Berberian Sound Studio (2012) by Peter Strickland

In the 1970s, a British sound technician is brought to Italy to work on the sound effects for a gruesome horror film. His nightmarish task slowly takes over his psyche, driving him to confront his own past. Berberian Sound Studio is many things: an anti-horror film, a stylistic tour de force, and a dream of cinema. As such, it offers a kind of pleasure that is rare in films, while recreating in a highly original way the pleasures of Italian horror cinema.

Anton Bittel for Little White Lies:

Psychedelic aesthetics, psychogenic fugues - it is the disorientating giallo Lynch might have made. 
No one saw it coming. Defying all predictability, Peter Strickland’s 2009 debut Katalin Varga was an English film telling a Romanian-language rape/revenge story set to eclectic soundscapes by Nurse With Wound.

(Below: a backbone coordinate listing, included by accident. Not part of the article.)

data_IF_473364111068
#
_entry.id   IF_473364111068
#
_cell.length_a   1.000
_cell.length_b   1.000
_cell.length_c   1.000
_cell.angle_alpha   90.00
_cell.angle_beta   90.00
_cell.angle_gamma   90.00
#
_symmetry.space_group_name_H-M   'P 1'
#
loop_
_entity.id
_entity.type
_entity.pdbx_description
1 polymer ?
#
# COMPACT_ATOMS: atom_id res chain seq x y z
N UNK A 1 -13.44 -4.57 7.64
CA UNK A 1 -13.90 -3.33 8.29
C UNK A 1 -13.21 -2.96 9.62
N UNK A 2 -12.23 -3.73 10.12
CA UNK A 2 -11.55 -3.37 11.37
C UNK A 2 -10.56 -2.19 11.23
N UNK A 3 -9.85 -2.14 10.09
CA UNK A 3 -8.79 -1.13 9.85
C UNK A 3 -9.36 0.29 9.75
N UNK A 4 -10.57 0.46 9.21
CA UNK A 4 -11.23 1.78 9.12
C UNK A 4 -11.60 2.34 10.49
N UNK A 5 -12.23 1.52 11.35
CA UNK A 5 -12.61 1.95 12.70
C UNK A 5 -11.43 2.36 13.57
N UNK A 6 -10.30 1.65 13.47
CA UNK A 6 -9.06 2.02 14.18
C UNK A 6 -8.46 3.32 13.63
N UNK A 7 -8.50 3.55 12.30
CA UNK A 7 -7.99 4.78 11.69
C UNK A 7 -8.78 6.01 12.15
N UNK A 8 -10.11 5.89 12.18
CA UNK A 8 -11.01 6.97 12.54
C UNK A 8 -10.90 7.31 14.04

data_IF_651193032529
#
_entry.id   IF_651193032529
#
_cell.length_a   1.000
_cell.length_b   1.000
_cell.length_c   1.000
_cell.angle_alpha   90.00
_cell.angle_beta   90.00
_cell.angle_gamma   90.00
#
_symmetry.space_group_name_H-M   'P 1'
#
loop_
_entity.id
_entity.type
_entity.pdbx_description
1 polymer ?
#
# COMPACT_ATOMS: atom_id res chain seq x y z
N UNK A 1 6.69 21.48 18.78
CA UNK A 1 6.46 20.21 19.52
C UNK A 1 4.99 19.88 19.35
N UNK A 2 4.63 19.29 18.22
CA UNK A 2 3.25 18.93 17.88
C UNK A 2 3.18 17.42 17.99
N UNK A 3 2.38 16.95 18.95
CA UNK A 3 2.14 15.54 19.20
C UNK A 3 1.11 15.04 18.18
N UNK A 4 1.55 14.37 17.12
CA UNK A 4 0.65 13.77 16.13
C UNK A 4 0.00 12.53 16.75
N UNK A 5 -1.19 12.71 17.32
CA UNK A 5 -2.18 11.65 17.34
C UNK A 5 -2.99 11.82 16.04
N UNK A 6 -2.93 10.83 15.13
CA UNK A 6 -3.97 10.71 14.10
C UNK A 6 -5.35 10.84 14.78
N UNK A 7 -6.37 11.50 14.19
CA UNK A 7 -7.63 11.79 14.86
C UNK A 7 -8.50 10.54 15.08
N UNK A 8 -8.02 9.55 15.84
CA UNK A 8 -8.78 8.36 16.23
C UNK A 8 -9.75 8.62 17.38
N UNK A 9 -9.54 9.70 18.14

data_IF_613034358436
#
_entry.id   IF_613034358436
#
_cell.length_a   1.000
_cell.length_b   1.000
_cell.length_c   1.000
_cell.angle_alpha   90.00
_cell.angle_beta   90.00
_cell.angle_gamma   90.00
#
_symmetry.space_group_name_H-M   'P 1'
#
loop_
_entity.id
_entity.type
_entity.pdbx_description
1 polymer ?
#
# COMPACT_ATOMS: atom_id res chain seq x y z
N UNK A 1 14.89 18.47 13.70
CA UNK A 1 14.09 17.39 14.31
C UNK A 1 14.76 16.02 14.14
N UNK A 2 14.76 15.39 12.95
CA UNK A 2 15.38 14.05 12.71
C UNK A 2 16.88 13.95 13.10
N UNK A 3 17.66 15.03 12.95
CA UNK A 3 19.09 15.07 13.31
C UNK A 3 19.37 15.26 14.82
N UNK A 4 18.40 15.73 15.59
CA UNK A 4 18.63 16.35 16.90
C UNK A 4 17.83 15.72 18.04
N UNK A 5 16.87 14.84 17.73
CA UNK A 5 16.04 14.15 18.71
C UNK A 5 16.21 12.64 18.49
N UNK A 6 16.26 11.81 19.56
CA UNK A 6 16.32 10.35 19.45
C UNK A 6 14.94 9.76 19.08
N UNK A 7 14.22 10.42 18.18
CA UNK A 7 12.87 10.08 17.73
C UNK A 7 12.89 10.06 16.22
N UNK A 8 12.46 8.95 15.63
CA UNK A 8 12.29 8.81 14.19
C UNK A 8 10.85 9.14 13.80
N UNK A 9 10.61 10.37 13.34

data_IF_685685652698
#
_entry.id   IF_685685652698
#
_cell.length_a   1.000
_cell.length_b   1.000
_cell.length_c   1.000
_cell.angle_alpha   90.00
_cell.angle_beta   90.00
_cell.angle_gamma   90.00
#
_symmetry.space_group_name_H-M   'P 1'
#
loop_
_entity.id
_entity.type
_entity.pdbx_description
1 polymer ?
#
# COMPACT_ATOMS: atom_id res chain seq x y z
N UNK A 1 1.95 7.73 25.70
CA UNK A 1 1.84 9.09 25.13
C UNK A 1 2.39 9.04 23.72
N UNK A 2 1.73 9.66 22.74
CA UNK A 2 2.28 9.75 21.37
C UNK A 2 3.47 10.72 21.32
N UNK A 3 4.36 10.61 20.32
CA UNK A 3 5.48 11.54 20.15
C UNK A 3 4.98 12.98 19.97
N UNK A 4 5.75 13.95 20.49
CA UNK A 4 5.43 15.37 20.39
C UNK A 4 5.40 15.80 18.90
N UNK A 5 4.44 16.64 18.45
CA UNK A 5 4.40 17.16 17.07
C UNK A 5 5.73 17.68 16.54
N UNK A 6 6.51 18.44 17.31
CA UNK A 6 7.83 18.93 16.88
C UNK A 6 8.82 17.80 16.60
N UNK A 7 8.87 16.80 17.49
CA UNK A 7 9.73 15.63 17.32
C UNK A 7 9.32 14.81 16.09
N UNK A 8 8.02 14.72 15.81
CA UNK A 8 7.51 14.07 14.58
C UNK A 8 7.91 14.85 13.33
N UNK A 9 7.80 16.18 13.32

Now, just as improbably, his follow-up is a bi-lingual tale of two halves (still with the odd snatch of Nurse With Wound for the sharp-eared) set in the claustrophobic world of audio post-production for a 1970s Italian horror – except that Berberian Sound Studio is itself dressed in the same vividly hallucinatory giallo stylings, with a Lynchian twist.
The film opens with a reel-to-reel tape player starting up, except that only the sound is sharp, with the impressionistic images taking their time to come into focus. Here, acoustics – and the ambiguities associated with them – will come to the fore, as sound engineer Gilderoy (Toby Jones) mixes the ADR, foley work and musical score for a brutal and clearly misogynistic film that we constantly hear but almost never see – even if the garish black-and-red opening credits to this film-within-a-film replace Berberian Sound Studio’s own title sequence.